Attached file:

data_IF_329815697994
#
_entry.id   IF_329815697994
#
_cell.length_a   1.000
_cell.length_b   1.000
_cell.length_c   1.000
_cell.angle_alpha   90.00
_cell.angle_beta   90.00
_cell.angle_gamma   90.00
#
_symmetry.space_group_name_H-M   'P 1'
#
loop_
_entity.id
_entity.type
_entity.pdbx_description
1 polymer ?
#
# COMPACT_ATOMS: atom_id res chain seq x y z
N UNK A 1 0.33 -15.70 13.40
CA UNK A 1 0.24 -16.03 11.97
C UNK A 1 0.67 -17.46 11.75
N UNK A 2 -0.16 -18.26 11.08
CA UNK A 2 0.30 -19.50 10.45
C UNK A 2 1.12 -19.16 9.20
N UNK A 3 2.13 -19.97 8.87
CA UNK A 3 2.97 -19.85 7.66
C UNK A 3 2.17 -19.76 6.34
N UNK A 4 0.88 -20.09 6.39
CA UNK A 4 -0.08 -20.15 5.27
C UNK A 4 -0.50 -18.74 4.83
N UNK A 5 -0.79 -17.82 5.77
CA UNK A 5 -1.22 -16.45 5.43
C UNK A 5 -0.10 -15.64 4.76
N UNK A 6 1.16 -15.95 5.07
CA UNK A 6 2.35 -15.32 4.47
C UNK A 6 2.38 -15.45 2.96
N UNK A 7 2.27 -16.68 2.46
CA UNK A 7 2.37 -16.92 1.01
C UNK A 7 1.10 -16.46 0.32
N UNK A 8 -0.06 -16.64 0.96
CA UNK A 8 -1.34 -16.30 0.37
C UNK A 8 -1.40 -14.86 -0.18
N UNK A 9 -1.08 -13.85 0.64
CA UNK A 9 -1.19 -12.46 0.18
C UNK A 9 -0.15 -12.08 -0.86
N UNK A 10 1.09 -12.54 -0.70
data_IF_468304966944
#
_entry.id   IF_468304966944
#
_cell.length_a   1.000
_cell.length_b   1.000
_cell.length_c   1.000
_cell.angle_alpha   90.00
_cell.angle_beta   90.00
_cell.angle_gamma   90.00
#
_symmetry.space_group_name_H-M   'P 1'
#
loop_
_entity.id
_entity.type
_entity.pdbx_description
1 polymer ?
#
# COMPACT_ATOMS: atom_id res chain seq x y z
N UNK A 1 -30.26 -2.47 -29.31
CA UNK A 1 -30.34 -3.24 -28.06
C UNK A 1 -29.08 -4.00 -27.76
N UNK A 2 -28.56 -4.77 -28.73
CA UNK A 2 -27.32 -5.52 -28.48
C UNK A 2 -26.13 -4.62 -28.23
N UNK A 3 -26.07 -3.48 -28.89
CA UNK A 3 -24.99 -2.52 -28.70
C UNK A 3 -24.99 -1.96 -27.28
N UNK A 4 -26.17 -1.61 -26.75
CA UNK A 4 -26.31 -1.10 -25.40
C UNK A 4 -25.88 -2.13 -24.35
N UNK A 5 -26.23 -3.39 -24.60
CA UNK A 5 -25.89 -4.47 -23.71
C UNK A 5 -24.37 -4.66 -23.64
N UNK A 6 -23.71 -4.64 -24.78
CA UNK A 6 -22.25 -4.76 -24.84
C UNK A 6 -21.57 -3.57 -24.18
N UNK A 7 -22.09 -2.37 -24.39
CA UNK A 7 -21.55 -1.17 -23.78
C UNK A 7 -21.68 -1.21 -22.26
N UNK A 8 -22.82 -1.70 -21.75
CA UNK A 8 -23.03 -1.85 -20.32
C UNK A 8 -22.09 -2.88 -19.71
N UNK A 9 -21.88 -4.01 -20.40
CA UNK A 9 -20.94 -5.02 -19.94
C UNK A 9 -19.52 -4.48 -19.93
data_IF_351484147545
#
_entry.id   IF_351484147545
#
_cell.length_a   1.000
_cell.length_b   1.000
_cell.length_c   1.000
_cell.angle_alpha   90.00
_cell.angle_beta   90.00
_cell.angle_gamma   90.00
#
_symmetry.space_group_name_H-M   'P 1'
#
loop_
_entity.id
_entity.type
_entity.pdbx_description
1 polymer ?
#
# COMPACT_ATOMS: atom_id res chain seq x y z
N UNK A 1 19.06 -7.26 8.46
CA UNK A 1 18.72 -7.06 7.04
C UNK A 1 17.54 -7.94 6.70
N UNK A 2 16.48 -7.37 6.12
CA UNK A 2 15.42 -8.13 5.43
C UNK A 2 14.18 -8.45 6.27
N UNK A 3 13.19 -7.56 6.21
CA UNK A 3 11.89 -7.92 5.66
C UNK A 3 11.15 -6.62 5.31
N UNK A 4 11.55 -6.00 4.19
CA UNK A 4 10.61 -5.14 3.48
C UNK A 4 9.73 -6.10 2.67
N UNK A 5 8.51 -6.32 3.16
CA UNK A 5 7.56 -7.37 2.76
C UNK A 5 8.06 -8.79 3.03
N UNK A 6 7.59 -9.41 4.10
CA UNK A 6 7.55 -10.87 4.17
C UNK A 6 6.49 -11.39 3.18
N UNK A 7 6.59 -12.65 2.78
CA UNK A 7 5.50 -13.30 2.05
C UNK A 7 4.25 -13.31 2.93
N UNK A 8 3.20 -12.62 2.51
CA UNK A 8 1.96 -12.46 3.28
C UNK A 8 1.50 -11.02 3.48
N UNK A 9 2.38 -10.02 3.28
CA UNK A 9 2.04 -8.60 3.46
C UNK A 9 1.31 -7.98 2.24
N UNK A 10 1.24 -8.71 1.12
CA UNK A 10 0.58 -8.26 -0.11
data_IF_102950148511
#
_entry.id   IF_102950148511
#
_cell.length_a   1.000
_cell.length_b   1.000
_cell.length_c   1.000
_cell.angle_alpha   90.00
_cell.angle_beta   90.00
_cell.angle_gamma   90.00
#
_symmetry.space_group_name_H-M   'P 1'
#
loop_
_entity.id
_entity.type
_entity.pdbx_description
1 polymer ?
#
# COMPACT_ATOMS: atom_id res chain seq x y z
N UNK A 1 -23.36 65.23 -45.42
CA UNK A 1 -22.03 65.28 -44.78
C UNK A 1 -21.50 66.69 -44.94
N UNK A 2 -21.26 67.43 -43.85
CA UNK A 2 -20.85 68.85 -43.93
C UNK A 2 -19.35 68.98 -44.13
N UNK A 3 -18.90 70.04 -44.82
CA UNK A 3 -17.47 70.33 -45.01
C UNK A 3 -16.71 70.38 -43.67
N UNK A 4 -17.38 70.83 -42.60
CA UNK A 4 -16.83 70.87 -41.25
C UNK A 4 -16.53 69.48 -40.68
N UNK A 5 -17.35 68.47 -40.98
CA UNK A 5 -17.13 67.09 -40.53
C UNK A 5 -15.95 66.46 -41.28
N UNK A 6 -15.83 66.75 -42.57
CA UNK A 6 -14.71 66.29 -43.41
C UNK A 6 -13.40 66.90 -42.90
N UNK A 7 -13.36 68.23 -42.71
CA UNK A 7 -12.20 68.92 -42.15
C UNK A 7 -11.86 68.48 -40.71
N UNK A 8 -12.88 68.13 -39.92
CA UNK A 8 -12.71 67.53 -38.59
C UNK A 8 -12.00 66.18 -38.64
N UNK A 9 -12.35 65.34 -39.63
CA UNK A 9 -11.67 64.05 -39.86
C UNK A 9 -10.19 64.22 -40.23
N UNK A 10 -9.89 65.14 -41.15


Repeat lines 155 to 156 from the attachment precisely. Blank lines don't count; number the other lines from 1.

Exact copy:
#
_symmetry.space_group_name_H-M   'P 1'